One time I was talking to a leadership development specialist about the skills leaders needed to do well. His response was that the single thing they needed more than anything else was curiosity and it's a very difficult thing to develop in people. His remarks stuck in my mind so when someone emailed me the article The Power of Curiosity (adapted from a book Curious? Discover the Missing Ingredient to a Fulfilling Life by Todd Kashdan) I was interested to see what it said. (Sidebar: the article was printed in a magazine, Experience Life, that I'd not come across so I looked at the website – it has tabs for healthy eating, fit body, health and wellness, worthy goods. I see it is available in print version too so I'll look out for it.)
Unlike the leadership development colleague who thinks curiosity is difficult to develop Kashdan, thinks it can be developed with practice (maybe that's the same as being difficult to develop?). He says:
Curiosity is something that can be nurtured and developed. With practice, we can harness the power of curiosity to transform everyday tasks into interesting and enjoyable experiences. We can also use curiosity to intentionally create wonder, intrigue and play out of almost any situation or interaction we encounter.
It all starts with wanting to know more.
Of course, that supposes that people want to know more and see the benefit in asking open questions, being alert to other ways of looking at things, and being willing to have assumptions challenged. To help on this Kashdan 'sells the benefits' of curiosity. He discusses five of them:
1 Health: he cites some studies showing that curious people age more healthily than incurious.
2 Intelligence: apparently 'some studies' (not cited) show that 'high levels of curiosity in adults are connected to greater analytic ability, problem-solving skills and overall intelligence. All of which suggests that cultivating more curiosity in your daily life is likely to make you smarter.
3 Social relationships: curious people say they have more satisfying social relationships than others who appear less curious. (I don't know if that extends into social media. My curiosity about many of the Tweets and Facebook comments is why anyone should want to post them and then why anyone would be the remotest bit interested).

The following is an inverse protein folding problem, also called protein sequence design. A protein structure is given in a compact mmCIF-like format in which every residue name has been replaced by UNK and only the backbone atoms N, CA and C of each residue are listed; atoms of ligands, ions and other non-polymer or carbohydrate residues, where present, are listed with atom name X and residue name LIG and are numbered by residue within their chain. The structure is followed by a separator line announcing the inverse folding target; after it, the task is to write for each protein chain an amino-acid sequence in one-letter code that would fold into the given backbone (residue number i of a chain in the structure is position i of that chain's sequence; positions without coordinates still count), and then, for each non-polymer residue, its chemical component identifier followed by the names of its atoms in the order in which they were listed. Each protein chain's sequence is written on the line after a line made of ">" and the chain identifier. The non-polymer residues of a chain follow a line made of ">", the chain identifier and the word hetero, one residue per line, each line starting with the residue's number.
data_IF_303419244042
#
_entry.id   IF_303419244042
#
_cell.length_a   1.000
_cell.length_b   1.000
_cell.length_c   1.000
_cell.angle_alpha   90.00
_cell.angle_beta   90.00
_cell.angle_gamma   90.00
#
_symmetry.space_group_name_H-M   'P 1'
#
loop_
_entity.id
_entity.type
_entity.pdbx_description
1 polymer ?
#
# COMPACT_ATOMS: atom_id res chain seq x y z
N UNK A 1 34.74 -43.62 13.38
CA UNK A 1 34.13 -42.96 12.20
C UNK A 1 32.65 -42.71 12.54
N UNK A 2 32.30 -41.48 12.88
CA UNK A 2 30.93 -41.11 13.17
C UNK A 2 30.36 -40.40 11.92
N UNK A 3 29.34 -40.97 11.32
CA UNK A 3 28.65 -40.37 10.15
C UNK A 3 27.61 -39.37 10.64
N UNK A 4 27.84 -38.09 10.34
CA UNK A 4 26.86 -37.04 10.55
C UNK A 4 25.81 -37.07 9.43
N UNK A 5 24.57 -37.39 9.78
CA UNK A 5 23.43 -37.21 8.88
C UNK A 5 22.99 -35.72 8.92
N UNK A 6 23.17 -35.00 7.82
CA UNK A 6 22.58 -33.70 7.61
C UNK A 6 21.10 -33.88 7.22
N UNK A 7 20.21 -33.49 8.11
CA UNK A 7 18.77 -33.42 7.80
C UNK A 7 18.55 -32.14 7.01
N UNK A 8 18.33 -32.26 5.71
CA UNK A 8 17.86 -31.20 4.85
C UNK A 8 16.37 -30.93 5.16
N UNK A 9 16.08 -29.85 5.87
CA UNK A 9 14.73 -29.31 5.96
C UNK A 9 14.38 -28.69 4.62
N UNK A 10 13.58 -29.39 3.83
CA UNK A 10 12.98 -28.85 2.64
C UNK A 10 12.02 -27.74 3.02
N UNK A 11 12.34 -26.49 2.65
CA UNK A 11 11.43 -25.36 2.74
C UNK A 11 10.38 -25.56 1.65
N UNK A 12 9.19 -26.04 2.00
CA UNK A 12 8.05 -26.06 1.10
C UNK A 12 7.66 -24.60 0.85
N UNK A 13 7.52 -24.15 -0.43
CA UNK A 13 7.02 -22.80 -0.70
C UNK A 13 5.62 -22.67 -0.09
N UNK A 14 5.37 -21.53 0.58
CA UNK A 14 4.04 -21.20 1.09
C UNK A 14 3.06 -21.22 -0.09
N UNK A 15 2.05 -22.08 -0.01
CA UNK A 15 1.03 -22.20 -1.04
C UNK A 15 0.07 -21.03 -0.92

4 Happiness: A Gallup Poll identified two factors that had the strongest influence on how much enjoyment a person experienced in a given day: "being able to count on someone for help" and "learned something yesterday." Both of which the author attributes to curiosity. He also mentions the book Stumbling on Happiness, and the 24 basic human strengths identified by Martin Seligman and Chris Petersen both of which tie happiness to curiosity.
5 Meaning: the observation on this is that curiosity is the entry point to many of life's greatest sources of meaning and satisfaction: our interests, hobbies and passions.
To develop curiosity there are several suggestions:
When waking: Look with "fresh eyes." Choose to see some things in your home, partner or family that you may have overlooked before.
When talking: Strive to remain open to whatever transpires – without assuming, categorizing, judging or reacting. Ask more questions and listen with care.
When driving: Instead of zoning out on a daily commute, make a point of actively anticipating what the drivers around you are likely to do next. Stay aware of what's ahead and on the horizon.
When working: Look for opportunities to challenge and apply yourself in ways that spark your interest and produce great results. Ask questions like: What's interesting here? How can I make this more fun?
When exercising: Instead of going through the motions, put your attention on the intricacies and sensations of your own movement and on whatever sights, sounds and smells are within range.
And then another section on 'Develop Your Inner Sherlock' which has some fun ideas.
The one I've found very helpful (which I found in a life-coaching book, but don't remember which one) was to start the day with "I wonder what today will bring? Who will I speak to? What will I say? What will I do?" . Like the leadership development colleague I feel that curiosity is a skill managers need, and like Kashdan think it is one that they can and should cultivate.